Ukraine's military medical care has been superior to Russia's, but the lasting Soviet doctrine of simply throwing waves of soldiers at your enemies could help make up for it

Russian military cadets take part in a rehearsal for the Victory Day parade on Dvortsovaya Square in Saint Petersburg on April 25, 2023.
Russian military cadets take part in a rehearsal for the Victory Day parade on Dvortsovaya Square in Saint Petersburg on April 25, 2023. Olga Maltseva/AFP/Getty Images
  • Military medicine experts told Insider Ukraine's medical care in war has been better than Russia's.

  • Russian troop are lacking basic first aid supplies, like gauze and effective tourniquets.

  • But Ukraine's medical advantage could be undercut by the sheer number of potential Russian soldiers.

Ukraine has provided superior medical care to its soldiers during the war compared with Russia's, two experts in military medicine told Insider, but the sheer number of potential Russian soldiers — and a historical willingness to relentlessly throw them into battle — could help soften Ukraine's medical advantage.

Dr. Aaron Epstein, a former defense contractor and founder of the Global Surgical and Medical Support Group, said Ukraine as a country has a good medical system that is on par with many other European countries. After Russia invaded, Epstein's group sent physicians to Ukraine to help train the public on treating combat injuries and to give surgeons with other specializations crash courses on being trauma surgeons.

But when it comes to Russia, Epstein said its medical care for its troops has been "somewhat horrendous," adding, "It seems like they're lagging decades behind when it comes to adequate treatment of their own forces."

In July, the UK Ministry of Defence said that up to 50% of Russian soldiers being killed in combat were dying preventable deaths.

Even the most basic first aid kit materials seem to be lacking with Russian soldiers on the frontlines, Epstein said, noting a video he saw that appeared to show a Russian barracks commander telling troops that if they're shot they should shove a tampon in the hole. The UK's MOD said last year that Russian soldiers were being advised to use women's sanitary products as first aid supplies. A video that circulated on Telegram appeared to show a Russian military staffer telling recruits to "ask your wives, girlfriends or mothers for sanitary pads."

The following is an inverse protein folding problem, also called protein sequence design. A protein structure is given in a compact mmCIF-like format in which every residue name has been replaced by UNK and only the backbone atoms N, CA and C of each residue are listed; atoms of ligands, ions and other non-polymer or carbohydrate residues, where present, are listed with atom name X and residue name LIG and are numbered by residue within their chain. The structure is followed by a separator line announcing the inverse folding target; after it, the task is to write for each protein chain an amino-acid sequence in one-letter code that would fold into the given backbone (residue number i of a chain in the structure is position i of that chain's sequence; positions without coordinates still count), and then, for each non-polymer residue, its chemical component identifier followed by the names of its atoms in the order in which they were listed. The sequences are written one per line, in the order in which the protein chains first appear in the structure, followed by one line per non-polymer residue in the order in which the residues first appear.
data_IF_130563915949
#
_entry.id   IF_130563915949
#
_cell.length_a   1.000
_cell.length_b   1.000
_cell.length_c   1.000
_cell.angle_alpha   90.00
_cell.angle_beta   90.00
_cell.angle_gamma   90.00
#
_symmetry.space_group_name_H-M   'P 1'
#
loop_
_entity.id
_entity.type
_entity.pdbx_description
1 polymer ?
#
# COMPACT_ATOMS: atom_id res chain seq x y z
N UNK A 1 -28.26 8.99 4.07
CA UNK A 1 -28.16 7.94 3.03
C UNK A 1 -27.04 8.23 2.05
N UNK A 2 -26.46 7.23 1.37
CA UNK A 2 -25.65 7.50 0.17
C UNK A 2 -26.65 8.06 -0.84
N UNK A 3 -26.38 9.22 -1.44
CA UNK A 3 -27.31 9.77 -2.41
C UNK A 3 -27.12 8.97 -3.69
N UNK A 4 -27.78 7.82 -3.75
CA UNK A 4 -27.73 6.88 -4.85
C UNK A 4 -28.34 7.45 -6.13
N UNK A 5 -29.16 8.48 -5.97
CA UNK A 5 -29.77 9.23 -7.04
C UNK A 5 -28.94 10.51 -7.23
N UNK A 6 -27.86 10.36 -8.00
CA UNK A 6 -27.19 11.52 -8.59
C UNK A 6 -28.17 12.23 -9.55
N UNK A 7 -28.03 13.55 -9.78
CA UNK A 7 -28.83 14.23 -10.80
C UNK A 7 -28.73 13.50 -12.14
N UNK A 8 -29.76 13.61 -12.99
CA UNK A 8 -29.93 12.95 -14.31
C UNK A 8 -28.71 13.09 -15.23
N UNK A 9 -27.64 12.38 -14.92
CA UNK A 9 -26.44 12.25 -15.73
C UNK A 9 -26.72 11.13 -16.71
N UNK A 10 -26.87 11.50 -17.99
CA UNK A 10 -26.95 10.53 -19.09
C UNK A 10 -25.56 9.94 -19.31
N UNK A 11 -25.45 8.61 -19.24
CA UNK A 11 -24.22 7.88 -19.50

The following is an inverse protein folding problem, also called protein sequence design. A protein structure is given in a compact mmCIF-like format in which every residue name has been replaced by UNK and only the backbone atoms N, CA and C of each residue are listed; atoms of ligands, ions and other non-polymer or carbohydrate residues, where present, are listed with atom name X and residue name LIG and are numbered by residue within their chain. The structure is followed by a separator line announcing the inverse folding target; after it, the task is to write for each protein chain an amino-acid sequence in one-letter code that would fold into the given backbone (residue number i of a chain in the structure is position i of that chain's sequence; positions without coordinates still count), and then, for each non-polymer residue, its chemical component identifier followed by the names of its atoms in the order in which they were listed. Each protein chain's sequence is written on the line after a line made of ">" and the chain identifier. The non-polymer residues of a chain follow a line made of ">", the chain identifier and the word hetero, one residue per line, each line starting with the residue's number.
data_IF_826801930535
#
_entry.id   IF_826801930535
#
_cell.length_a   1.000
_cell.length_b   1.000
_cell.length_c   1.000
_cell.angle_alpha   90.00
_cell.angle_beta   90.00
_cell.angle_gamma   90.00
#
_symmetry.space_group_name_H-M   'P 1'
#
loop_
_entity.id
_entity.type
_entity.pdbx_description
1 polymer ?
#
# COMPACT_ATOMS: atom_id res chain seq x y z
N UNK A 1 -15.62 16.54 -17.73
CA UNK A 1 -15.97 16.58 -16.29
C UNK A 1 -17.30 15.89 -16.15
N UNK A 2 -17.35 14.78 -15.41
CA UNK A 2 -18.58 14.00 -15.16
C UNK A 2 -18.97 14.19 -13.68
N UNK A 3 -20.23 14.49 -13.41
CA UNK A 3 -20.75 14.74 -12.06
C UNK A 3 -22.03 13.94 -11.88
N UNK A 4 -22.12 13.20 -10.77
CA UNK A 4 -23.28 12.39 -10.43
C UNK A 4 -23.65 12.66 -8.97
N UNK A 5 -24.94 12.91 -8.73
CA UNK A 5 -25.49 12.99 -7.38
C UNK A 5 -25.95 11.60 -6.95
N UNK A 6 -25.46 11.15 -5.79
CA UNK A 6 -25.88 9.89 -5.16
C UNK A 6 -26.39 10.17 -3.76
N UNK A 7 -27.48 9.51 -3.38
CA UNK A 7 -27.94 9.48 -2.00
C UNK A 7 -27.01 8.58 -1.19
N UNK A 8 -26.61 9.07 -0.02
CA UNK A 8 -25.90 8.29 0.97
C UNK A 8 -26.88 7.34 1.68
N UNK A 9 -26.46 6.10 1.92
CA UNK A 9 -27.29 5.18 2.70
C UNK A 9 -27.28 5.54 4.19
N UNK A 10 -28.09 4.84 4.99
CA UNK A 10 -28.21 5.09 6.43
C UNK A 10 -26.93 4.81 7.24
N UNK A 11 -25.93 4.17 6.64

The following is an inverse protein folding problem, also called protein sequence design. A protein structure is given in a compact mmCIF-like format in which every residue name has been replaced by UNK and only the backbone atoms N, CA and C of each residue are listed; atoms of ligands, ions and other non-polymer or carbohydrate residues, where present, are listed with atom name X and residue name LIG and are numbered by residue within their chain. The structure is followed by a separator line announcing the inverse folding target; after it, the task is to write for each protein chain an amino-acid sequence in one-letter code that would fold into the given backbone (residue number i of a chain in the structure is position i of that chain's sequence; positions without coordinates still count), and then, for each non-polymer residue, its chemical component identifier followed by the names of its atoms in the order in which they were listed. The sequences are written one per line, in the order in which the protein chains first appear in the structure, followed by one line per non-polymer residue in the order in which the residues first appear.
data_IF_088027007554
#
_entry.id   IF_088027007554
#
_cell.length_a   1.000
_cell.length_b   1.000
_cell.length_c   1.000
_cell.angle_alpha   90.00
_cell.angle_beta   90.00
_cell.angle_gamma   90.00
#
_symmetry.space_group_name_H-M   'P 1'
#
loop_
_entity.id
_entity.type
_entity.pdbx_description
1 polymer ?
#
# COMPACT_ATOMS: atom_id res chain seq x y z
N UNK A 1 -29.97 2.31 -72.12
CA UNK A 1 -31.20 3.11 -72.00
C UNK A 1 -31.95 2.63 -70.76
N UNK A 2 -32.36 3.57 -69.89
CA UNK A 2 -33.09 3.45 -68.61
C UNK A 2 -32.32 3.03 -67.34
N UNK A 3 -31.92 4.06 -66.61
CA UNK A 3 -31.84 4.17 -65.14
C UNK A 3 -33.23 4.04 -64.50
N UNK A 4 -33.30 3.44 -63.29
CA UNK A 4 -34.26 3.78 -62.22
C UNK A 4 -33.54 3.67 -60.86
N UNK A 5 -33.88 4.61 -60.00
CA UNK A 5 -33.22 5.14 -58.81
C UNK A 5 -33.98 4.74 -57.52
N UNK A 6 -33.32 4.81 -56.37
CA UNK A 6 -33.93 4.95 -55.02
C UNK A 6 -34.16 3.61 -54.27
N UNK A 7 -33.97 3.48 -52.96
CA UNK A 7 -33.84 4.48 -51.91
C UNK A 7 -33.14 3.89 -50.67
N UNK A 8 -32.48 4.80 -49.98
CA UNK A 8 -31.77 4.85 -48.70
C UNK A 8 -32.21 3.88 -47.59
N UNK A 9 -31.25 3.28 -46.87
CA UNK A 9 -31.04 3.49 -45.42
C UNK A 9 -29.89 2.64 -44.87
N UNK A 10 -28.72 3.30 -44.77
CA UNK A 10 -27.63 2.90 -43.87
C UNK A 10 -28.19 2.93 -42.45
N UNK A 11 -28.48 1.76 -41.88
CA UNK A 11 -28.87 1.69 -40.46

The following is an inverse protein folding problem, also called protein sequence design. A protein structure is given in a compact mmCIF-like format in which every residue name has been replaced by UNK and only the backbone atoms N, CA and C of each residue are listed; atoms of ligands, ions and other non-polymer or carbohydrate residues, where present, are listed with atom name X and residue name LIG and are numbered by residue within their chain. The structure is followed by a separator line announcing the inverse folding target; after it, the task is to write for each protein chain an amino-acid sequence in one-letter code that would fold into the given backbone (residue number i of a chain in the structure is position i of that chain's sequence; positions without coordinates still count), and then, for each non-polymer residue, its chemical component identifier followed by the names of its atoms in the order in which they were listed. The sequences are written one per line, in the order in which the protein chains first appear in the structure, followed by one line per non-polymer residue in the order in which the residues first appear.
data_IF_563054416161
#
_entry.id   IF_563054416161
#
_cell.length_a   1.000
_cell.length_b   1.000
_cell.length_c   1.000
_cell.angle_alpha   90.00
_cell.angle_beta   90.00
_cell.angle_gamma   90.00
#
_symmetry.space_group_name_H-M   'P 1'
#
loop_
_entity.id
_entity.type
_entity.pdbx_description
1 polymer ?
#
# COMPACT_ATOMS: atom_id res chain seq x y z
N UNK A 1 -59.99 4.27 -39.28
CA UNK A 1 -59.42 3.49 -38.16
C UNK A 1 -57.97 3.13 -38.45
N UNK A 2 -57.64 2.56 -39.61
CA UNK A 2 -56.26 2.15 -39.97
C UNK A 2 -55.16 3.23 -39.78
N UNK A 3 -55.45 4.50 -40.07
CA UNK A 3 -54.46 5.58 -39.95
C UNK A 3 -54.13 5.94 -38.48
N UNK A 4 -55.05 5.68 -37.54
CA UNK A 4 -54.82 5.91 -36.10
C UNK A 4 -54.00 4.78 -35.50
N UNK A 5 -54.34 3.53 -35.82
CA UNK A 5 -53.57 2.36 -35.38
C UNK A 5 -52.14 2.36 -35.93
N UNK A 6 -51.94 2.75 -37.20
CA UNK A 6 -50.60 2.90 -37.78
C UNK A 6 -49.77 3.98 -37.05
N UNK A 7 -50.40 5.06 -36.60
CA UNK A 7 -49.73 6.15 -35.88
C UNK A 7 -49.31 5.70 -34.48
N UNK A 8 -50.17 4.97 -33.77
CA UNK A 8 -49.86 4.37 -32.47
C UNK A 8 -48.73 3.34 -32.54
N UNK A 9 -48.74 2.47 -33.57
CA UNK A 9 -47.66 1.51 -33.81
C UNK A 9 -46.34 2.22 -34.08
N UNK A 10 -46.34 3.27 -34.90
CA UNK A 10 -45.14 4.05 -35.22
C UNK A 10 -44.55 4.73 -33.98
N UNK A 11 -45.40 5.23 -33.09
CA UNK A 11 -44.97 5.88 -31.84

Another video, cited by Epstein and Tanisha Fazal, a professor at the University of Minnesota who studies medical care in war, appeared to show Russian soldiers using essentially what amounted to a piece of rubber as a tourniquet, the kind of equipment the US military had evolved beyond decades ago.

"They might as well be using their belt," Epstein said.

Fazal said she was also surprised to see Russia using such dated tourniquets and apparently lacking basic supplies like gauze, especially because "hemorrhage is the primary cause of preventable battle deaths."

Another concern when it comes to battlefield medical care is how close the wounded are to a hospital. If the higher levels of care are far removed from the frontlines, he said, the only way you would survive long enough to actually make it there is if your injury isn't very severe in the first place. Otherwise, you'd already be dead.

The Ukrainians have been resourceful in setting up care close to combat, using the basements of blown-out buildings as treatment centers or doling out care from trucks that can move at a moment's notice, he said. Because Russia has targeted hospitals with strikes, Ukraine has also been somewhat forced to seek out more hidden spots to issue treatment.

Still, Russia has one clear advantage over Ukraine that could compensate for their inferior medical care: the sheer number of potential soldiers, coupled with the long-standing "Soviet military doctrine" of throwing "waves of people at your enemy," Epstein said.

"There has historically been, frankly, little care for Russian or Soviet lives in combat," he added.

For a comparison, Epstein said the US will not deploy somewhere unless the medical logistics chain has been established, including how to evacuate someone, where the different levels of care are located, and how much time it will take to get wounded soldiers where they need to be for treatment. But for Russian and Soviet soldiers, medical support has largely seemed to be an afterthought.

Russian soldiers and their families have said as much throughout the war, with some complaining that conscripts are being thrown right into battle unprepared, without the proper supplies or training.

Fazel said reports of poor medical care tracked with reporting about how Russian soldiers "see themselves as cannon fodder, which implies that they don't think they're going to be cared for if they fall ill or become injured."

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